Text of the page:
Lyon Co. officials monitoring flood with smart phones

Tools

Reporter - Lauren Adams
Photojournalist - David Dycus

LYON COUNTY, Ky. - County Road Foreman Tommy Melton was on the back roads of the county back in 2011. 

He remembers waters, which eventually reached a record 372 feet, rising by the hour.

He spent much of those days trying to call the Army Corps of Engineers, "Sometimes, you would hear back.  Sometimes, it would take a day or two before you got an answer back."

It's why Melton, a 15 year veteran of the department, hit the road.

"I would have to check these roads 4-5 times a day, just to see where the water level was," he remembered of roads like Old Kuttawa, Ralph Beaty, and Eddy Creek.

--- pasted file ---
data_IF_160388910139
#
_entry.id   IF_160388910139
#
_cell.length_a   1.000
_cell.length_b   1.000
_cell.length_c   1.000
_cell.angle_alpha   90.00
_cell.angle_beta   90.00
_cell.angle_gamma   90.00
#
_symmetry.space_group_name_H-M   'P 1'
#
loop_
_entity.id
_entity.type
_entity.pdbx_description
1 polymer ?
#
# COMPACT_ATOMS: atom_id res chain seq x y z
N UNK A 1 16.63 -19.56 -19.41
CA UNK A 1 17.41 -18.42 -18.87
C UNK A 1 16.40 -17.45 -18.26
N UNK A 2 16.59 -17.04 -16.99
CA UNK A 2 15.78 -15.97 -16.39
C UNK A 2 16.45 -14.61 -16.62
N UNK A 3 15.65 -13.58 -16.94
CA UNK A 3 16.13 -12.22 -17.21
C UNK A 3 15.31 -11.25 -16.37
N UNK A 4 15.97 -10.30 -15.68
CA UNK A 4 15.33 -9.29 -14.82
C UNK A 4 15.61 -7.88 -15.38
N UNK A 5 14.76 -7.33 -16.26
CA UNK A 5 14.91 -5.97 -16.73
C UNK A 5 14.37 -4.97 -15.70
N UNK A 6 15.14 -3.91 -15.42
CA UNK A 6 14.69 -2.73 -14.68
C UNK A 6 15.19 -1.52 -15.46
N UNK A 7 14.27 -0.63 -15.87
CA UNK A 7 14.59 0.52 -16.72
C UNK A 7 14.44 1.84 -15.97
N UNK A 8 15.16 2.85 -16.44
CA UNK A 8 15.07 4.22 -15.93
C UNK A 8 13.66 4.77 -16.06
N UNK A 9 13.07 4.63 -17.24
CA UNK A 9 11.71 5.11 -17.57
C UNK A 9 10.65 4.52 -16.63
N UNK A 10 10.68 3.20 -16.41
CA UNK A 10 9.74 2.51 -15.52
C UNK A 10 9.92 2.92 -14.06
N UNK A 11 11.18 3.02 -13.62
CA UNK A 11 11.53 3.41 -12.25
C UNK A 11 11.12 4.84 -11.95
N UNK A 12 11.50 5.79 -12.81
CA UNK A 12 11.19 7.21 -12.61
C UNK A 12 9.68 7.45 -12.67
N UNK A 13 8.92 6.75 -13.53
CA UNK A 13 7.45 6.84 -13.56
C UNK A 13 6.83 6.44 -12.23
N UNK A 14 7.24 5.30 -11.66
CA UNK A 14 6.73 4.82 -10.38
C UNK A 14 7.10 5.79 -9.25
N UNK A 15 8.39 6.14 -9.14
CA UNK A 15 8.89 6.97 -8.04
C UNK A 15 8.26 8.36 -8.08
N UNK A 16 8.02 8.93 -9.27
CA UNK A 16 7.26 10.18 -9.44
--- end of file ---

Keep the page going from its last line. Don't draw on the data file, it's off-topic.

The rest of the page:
On Monday, levels were once again up on those same roads.  The lake was recorded at 363.8 that afternoon.

But Melton says this time things are different.  He is using a cell phone app to monitor flood waters.

The county's Emergency Management Director, Eric Nelson, is also using the technology for hourly updates.  He says it is better preparing, not just crews, but homeowners.

"We're able to stay ahead of the game, we know where the lake is and how much is being discharged," he explained.

"It gives you a little heads up," Melton added.

"That's the best tool there is," he continued.

On Monday, there was anywhere from 1-4 feet of water covering secondary roads. By the week's end, crews are bracing for another two feet.

Melton says if water sits on roads for longer than a week the roads will have to be repaired, repaved, or rebuilt.

Advertisement